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AgriVisor Afternoon MarketWatch

 
Thursday, June 09, 2016
***** Corn futures down 3 to 6; soybeans down 1 3/4 to up 3 1/4 with relative strength in the new-crop contracts; Chicago wheat drops 8 1/2 to 9 1/4. ****​*

   # Soybean futures found support after weekly export sales beat expectations.  758,500 tons for 2015/16 exceeded top-end guesses of 500,000.  New corn sales for 2015/16 were also robust at 1.56 million tons versus trade predictions of 0.9-1.2 million.
   # The solid weekly export report was followed up by a daily sales announcement.  China has booked 240,000 tons of soybeans for 2016/17 delivery. 
   # The June WASDE update will be issued at 11:00 a.m. central on Friday.  Analysts look for old-crop corn carryout to drop by about 30 million bushels while soybean ending stocks fall 15 million.  A bigger estimate for U.S. winter wheat production is expected to flow through to a new-crop carryout projection that should grow from the May number.
   # South American production estimates are ripe for revision.  Brazil’s Conab agency cut corn and soybean crops to 76.2 and 95.6 million tons, respectively, compared with USDA May estimates at 81 and 99.  The Argentine bean number is also on the chopping block.    
   # Temperatures are on the cold side, but dry weather is allowing farmers in Argentina to wrap up the soybean harvest and make headway on corn.  The Argie soybean harvest should be approaching 90 percent done while just more than a third of the corn crop should have been pulled in by now.  Both efforts lag behind the usual pace of progress.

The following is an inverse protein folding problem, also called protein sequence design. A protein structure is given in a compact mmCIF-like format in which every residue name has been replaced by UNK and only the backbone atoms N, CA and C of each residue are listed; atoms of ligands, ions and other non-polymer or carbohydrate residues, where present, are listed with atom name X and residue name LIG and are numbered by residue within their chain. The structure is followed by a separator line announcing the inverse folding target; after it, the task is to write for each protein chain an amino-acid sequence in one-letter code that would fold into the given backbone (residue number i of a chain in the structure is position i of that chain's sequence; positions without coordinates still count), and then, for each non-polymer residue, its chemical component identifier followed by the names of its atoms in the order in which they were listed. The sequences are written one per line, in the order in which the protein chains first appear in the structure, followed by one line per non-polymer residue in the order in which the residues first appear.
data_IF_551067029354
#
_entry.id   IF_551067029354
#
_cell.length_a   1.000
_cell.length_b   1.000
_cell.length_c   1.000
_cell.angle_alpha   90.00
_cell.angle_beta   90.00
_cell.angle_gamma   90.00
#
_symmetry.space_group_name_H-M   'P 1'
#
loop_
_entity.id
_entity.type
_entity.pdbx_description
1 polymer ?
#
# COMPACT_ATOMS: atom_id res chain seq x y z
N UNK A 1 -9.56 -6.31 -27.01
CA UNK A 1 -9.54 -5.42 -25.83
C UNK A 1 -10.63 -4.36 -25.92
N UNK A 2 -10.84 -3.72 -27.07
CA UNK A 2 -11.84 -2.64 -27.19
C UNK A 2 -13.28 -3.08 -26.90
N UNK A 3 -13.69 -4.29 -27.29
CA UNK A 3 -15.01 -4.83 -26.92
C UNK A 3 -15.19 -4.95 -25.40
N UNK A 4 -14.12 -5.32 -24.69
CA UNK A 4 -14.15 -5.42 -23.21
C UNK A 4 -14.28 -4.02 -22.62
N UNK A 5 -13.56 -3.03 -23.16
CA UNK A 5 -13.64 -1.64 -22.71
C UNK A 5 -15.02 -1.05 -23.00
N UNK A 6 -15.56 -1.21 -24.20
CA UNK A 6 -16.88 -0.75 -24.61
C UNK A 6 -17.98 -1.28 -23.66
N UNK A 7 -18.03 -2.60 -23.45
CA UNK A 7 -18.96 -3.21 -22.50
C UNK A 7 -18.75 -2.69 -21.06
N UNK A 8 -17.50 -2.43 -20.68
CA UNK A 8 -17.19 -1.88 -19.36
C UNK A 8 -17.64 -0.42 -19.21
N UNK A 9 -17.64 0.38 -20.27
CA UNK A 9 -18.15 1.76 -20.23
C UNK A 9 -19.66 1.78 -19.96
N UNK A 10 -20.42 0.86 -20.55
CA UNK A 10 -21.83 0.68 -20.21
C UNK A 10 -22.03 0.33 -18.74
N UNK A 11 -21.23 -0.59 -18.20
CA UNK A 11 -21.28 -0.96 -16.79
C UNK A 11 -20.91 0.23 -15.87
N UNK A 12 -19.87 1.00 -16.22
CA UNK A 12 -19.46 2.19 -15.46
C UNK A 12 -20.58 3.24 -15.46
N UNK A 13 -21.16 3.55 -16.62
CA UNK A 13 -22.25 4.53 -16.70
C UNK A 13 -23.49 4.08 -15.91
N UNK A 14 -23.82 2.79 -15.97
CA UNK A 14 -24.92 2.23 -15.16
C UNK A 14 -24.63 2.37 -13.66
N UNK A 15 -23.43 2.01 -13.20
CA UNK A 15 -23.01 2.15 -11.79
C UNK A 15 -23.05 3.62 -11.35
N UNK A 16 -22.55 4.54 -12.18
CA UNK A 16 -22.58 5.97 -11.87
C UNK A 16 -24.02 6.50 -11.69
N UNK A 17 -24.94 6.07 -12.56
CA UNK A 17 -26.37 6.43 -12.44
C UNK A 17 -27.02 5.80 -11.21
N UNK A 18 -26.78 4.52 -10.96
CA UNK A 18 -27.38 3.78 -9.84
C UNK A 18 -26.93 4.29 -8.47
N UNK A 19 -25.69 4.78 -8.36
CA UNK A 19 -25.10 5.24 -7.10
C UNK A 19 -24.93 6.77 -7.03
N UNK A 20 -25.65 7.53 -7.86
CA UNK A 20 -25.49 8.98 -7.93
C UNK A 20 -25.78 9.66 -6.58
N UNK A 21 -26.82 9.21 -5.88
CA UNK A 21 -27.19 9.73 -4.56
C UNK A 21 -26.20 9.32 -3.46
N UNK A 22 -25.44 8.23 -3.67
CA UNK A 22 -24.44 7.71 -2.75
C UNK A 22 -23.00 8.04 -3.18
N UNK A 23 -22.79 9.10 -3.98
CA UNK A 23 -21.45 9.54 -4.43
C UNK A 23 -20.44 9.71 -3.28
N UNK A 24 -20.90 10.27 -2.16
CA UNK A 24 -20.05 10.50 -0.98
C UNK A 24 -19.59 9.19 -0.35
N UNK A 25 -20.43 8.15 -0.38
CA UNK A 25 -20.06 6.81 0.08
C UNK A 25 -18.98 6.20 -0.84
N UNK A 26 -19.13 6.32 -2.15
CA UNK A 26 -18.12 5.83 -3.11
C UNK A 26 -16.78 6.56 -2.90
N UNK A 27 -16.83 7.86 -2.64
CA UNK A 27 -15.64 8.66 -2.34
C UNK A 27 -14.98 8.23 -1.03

# Showers dipped further into the central Midwest than expected today.  Rain may stick around in the northern Plains this evening and storms could pop up in areas throughout Minnesota and Wisconsin on Friday.  A dry Saturday/Sunday for most of the Midwest will give way to increased chances for precipitation at the start of next week.  
   # The Wall Street Journal surveyed economists on their expectations for the next hike to the federal funds rate.  6 percent of those polled still see rates being raised this month, 51 percent say it will happen when the committee meets in July, 30 percent say not until September, and 8 percent expect higher rates to wait for December.         

***** Live cattle finishes fractionally higher; feeders settle little changed; June hogs gain $0.62 while the July drops $1. *****

   # Another day of gains in the wholesale market helped to encourage buying in the futures market.  After some early worry that warmer temperatures would curb beef demand this weekend, the thought is now that the weather will be enticing enough to draw consumers out to their grills.    
   # Pork export sales were up on the week and added to a very strong cumulative total, but traders had expected better demand from the Chinese to be a bigger boost to this week’s number.  Higher slaughters and heavier weights are an added weight for the market as we close out the week.   
 

  SYMBOL IN EVEN SQUARE